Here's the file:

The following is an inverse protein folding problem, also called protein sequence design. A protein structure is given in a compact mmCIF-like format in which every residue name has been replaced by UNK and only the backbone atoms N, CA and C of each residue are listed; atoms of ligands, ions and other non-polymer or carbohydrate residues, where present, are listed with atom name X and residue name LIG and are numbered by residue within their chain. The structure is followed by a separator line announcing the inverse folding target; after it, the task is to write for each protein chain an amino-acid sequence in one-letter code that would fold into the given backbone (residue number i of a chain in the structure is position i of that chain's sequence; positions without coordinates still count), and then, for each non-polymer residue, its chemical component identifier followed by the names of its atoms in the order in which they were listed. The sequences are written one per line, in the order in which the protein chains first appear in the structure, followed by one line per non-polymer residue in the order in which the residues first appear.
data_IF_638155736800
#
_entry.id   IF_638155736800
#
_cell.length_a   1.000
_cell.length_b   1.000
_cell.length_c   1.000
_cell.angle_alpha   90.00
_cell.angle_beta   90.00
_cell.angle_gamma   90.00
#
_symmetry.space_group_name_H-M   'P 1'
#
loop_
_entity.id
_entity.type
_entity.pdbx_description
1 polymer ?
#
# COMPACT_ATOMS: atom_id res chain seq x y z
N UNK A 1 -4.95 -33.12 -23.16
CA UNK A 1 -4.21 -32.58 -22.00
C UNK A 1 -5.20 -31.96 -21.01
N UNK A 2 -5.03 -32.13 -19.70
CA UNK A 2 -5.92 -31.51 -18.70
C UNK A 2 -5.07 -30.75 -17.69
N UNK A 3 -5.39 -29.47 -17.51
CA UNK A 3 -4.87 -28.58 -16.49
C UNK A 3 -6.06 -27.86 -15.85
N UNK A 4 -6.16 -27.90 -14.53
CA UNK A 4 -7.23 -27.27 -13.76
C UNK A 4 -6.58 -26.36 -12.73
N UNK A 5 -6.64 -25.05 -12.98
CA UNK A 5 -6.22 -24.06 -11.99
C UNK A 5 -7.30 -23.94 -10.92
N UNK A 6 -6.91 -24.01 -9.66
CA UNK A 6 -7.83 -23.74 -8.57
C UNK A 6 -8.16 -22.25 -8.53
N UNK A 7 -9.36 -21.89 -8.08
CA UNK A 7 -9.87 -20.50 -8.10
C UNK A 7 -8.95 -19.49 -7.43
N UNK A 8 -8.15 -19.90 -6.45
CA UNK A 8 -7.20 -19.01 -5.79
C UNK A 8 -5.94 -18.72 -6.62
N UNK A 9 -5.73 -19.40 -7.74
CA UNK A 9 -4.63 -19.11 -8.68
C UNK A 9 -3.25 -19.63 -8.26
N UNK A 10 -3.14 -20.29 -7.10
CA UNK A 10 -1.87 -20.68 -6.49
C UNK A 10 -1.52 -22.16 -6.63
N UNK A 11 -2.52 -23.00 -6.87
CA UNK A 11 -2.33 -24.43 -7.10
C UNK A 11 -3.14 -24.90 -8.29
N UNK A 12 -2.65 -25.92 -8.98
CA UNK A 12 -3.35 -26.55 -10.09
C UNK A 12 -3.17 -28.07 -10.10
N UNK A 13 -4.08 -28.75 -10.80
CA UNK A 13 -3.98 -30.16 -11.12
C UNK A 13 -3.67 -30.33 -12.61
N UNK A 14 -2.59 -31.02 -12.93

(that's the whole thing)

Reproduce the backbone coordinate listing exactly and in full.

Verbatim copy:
The following is an inverse protein folding problem, also called protein sequence design. A protein structure is given in a compact mmCIF-like format in which every residue name has been replaced by UNK and only the backbone atoms N, CA and C of each residue are listed; atoms of ligands, ions and other non-polymer or carbohydrate residues, where present, are listed with atom name X and residue name LIG and are numbered by residue within their chain. The structure is followed by a separator line announcing the inverse folding target; after it, the task is to write for each protein chain an amino-acid sequence in one-letter code that would fold into the given backbone (residue number i of a chain in the structure is position i of that chain's sequence; positions without coordinates still count), and then, for each non-polymer residue, its chemical component identifier followed by the names of its atoms in the order in which they were listed. The sequences are written one per line, in the order in which the protein chains first appear in the structure, followed by one line per non-polymer residue in the order in which the residues first appear.
data_IF_638155736800
#
_entry.id   IF_638155736800
#
_cell.length_a   1.000
_cell.length_b   1.000
_cell.length_c   1.000
_cell.angle_alpha   90.00
_cell.angle_beta   90.00
_cell.angle_gamma   90.00
#
_symmetry.space_group_name_H-M   'P 1'
#
loop_
_entity.id
_entity.type
_entity.pdbx_description
1 polymer ?
#
# COMPACT_ATOMS: atom_id res chain seq x y z
N UNK A 1 -4.95 -33.12 -23.16
CA UNK A 1 -4.21 -32.58 -22.00
C UNK A 1 -5.20 -31.96 -21.01
N UNK A 2 -5.03 -32.13 -19.70
CA UNK A 2 -5.92 -31.51 -18.70
C UNK A 2 -5.07 -30.75 -17.69
N UNK A 3 -5.39 -29.47 -17.51
CA UNK A 3 -4.87 -28.58 -16.49
C UNK A 3 -6.06 -27.86 -15.85
N UNK A 4 -6.16 -27.90 -14.53
CA UNK A 4 -7.23 -27.27 -13.76
C UNK A 4 -6.58 -26.36 -12.73
N UNK A 5 -6.64 -25.05 -12.98
CA UNK A 5 -6.22 -24.06 -11.99
C UNK A 5 -7.30 -23.94 -10.92
N UNK A 6 -6.91 -24.01 -9.66
CA UNK A 6 -7.83 -23.74 -8.57
C UNK A 6 -8.16 -22.25 -8.53
N UNK A 7 -9.36 -21.89 -8.08
CA UNK A 7 -9.87 -20.50 -8.10
C UNK A 7 -8.95 -19.49 -7.43
N UNK A 8 -8.15 -19.90 -6.45
CA UNK A 8 -7.20 -19.01 -5.79
C UNK A 8 -5.94 -18.72 -6.62
N UNK A 9 -5.73 -19.40 -7.74
CA UNK A 9 -4.63 -19.11 -8.68
C UNK A 9 -3.25 -19.63 -8.26
N UNK A 10 -3.14 -20.29 -7.10
CA UNK A 10 -1.87 -20.68 -6.49
C UNK A 10 -1.52 -22.16 -6.63
N UNK A 11 -2.52 -23.00 -6.87
CA UNK A 11 -2.33 -24.43 -7.10
C UNK A 11 -3.14 -24.90 -8.29
N UNK A 12 -2.65 -25.92 -8.98
CA UNK A 12 -3.35 -26.55 -10.09
C UNK A 12 -3.17 -28.07 -10.10
N UNK A 13 -4.08 -28.75 -10.80
CA UNK A 13 -3.98 -30.16 -11.12
C UNK A 13 -3.67 -30.33 -12.61
N UNK A 14 -2.59 -31.02 -12.93